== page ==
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14 Comments to “When Scientists Sin”

  1. Steve Oregon Says:

    What a whopper this is.
    “Given the fiercely competitive nature of research funding and the hardscrabble intensity of scientific status seeking, it is surprising that fraud isn’t more rampant.”

    Given how rampant the sinning is it’s surprising that so many fail to recognize how bad it is. Or worse how many deliberately obscure the problem.
    The level of corruption in academia has grown to not only that of politics but has been in part corrupted by politics. That and the left wing agenda where the intention always justifies the means.
    With the political activist parasite fully metastasized throughout much of science and academia deception is now an acceptable weapon. Even viewed as necessary to advance the cause. If that’s what it takes so be it.

    This use of deception and embellishment is found throughout colleague collaboration, graduate student mentoring, peer review, experimental corroboration and results replication.

    Then we have distribution through publications and blogs where openness and honesty have been replaced with censoring and obstruction.

    What would be the weeding out of cheats, frauds and hoaxes is now a process of rewarding the biggest offenders.

    I offer as example the funny business by Jane Lubchenco and her Ocean dead zone/AGW hoax & ocean acidification nonsense. Along with who distributes, while censoring discussion, all things fabricated.

  2. JM Adams Says:

    “Funny business” is generally a multi-party platform.

  3. Frank Landry Says:

    Having just read, “Merchants of Doubt” by Naomi Oreskes & Eric M. Conway, I find Steve Oregon’s July 7th comment,”That and the left wing agenda where the intention always justifies the means.” a bit mystifying given the Reagan and Bush administration tendency to request (order) changes to the wording of peer-reviewed reports to make them read more in line with administration policy without bothering to alert the peer review committees whose members strongly objected to having their names published in a report whose misleading conclusions now were no longer theirs.

  4. Bad Boy Says:

    As a researcher – and a human being, I have some experience with ‘fooling myself’ – luckily for me no major gaff has made it into print so far. Alas, some minor ones have.
    The humiliation from errors which made it into print motivates me to be careful what I report.

    Still, errors creep in.

    Fortunately, science is a community effort and not an individual one and a key element of the game is to scrutinize each other’s work. Scientists get ‘brownie points’ for finding other’s errors. So I am always curious about those who intentionally or negligently introduce errors into their publications – do they really think that they’ll never be caught? Do they think no one is looking? If no one is looking at your research then you must not be doing anything interesting – so why bother lying?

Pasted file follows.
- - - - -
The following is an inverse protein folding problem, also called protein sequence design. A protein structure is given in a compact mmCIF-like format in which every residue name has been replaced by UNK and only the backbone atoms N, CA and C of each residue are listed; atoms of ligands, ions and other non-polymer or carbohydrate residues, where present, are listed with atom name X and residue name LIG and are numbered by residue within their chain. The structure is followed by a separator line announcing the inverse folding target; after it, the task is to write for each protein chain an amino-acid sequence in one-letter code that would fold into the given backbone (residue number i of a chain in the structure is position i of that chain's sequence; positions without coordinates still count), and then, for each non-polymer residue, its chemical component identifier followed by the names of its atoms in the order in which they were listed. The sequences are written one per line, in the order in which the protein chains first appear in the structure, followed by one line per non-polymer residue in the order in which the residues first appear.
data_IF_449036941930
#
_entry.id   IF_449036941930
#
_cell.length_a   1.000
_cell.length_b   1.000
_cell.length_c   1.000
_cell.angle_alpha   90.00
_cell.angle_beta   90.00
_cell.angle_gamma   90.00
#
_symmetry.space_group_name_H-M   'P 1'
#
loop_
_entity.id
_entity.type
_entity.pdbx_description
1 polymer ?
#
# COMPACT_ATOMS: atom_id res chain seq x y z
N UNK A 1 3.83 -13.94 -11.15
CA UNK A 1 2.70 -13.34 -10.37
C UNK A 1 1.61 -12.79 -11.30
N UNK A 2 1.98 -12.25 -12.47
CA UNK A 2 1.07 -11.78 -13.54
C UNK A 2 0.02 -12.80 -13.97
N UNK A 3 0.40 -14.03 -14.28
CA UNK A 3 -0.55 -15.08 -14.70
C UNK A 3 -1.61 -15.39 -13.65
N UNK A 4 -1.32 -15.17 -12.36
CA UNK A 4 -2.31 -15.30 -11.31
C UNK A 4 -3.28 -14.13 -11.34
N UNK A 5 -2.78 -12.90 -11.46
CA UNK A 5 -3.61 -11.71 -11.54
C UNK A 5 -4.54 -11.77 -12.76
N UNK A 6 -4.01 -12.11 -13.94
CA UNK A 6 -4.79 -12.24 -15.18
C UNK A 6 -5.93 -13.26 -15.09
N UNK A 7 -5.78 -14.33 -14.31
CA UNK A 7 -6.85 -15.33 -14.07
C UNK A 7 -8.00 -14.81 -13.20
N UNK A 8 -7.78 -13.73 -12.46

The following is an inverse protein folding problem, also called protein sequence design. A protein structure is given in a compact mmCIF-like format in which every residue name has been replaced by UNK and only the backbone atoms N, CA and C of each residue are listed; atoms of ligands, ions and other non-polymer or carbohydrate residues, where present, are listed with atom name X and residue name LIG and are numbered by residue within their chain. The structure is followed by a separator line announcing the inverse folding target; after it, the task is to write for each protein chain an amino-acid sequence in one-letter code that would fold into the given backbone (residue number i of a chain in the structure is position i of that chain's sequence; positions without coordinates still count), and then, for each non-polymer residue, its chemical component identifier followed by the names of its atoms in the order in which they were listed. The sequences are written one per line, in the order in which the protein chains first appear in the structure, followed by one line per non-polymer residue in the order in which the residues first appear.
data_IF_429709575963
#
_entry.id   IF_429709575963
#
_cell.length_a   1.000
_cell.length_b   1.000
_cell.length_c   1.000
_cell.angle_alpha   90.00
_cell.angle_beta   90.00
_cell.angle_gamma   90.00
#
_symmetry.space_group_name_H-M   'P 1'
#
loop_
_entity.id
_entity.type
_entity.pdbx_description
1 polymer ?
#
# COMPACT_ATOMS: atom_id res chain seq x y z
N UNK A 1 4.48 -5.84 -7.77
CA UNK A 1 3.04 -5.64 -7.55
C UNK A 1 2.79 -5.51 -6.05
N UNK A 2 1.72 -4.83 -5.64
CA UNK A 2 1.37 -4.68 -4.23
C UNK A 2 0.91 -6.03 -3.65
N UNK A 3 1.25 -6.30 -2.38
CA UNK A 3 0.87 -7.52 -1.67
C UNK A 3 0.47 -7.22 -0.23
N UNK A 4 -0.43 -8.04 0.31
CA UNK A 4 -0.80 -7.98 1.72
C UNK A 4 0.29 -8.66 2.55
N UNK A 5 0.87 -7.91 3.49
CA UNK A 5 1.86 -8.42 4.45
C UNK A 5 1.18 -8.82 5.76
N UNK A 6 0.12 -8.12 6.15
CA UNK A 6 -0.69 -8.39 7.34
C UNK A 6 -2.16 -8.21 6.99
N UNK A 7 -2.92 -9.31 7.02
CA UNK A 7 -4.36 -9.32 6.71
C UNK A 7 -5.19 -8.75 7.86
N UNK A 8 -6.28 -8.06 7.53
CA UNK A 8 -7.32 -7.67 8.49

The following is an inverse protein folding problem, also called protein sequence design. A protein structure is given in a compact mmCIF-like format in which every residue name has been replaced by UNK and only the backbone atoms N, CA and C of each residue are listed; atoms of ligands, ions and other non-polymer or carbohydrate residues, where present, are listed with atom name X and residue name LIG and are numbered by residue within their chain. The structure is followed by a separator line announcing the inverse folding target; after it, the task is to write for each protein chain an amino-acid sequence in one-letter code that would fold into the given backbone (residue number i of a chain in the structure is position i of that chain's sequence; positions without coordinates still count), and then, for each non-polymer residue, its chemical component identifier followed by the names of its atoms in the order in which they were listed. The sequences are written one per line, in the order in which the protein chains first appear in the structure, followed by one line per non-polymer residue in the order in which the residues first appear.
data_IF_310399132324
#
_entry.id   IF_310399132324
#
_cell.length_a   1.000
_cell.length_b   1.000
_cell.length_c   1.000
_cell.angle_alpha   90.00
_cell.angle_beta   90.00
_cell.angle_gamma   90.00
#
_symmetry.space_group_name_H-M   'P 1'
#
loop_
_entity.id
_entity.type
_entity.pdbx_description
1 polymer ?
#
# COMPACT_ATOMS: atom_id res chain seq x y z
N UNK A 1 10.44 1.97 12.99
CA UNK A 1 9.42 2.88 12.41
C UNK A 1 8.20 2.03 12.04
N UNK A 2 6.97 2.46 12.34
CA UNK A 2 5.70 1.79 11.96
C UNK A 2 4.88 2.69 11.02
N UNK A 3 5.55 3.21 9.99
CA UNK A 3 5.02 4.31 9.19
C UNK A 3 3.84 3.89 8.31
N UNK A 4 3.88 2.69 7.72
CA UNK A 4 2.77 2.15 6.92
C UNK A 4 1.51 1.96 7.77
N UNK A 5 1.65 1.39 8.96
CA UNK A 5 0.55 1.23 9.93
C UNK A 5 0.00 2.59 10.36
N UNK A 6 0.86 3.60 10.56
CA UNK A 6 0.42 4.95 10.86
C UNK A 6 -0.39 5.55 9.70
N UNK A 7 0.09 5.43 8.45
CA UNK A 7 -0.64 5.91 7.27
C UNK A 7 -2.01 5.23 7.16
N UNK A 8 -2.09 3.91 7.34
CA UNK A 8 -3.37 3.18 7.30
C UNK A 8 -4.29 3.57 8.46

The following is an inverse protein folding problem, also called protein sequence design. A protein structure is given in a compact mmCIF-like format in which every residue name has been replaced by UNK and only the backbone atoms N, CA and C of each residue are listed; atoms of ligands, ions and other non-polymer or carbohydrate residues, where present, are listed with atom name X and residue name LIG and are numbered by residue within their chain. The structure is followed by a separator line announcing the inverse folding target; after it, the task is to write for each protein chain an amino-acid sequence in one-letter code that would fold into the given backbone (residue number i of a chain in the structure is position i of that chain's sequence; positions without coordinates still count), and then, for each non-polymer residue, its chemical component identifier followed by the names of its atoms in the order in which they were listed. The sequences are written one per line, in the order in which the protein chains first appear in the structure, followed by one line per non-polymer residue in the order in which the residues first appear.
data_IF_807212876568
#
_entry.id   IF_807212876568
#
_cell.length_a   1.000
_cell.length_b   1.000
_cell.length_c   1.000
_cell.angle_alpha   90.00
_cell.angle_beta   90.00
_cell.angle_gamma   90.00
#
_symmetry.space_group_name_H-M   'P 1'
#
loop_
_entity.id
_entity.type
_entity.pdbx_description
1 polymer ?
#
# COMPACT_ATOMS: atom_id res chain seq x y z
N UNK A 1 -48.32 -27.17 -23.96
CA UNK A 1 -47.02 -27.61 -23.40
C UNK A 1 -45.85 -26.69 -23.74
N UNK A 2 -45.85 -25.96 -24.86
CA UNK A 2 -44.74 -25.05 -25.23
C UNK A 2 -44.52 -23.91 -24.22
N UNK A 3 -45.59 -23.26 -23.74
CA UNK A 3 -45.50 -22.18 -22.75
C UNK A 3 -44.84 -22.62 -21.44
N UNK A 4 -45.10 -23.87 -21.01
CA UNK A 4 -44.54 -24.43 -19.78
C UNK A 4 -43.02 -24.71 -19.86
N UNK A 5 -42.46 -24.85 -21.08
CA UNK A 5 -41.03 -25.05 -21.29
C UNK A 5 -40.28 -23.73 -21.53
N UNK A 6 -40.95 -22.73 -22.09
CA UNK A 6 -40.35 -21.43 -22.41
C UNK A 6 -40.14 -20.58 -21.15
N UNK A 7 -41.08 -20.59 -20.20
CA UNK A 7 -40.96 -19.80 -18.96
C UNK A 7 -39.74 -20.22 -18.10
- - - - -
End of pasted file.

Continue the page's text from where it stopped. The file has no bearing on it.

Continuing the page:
If you are doing interesting work it will be reviewed, critiqued and maybe viciously attacked. Only after it survives such onslaughts will people other than you begin to accept it.

    I take comfort knowing that as long as the bulk of the community continues to scrutinize and look for faults, errors (intentional or not) will only side-track scientific progress for a time. Eventually, the train gets back on track.
    Admittedly, sometimes, when one camp gets so entrenched in the community, it resists work in conflict with the views held by the dominant camp (perhaps to the point of inhibiting the publication of that work). This delays getting back on track for a time. But the scientific effort is also multi-generational – awaiting a time that that camp does not dominate (it has been said scientific revolutions occur when one generation retires or dies off).
    The history of Physics provides numerous examples of ideas waiting for the ‘right generation’ to take hold.

    When we look at how science works we often forget to consider the “checks and balances” built into the system which compensate for humanity’s petty foibles. For this reason we somehow believe in an idealistic scientist super-human who (as an individual) rises above these foibles. Then when we are confronted with the reality of scientist’s imperfections, we may be disillusioned.

    Whenever I think upon these things, I always recall my graduate advisor’s words: Remember, scientists are people, too!

  5. Bill George Says:

    Adding to perpetrators is the media – where patience is non-existent and thrives on the instantaneous.
    (“Instant gratification takes too long”)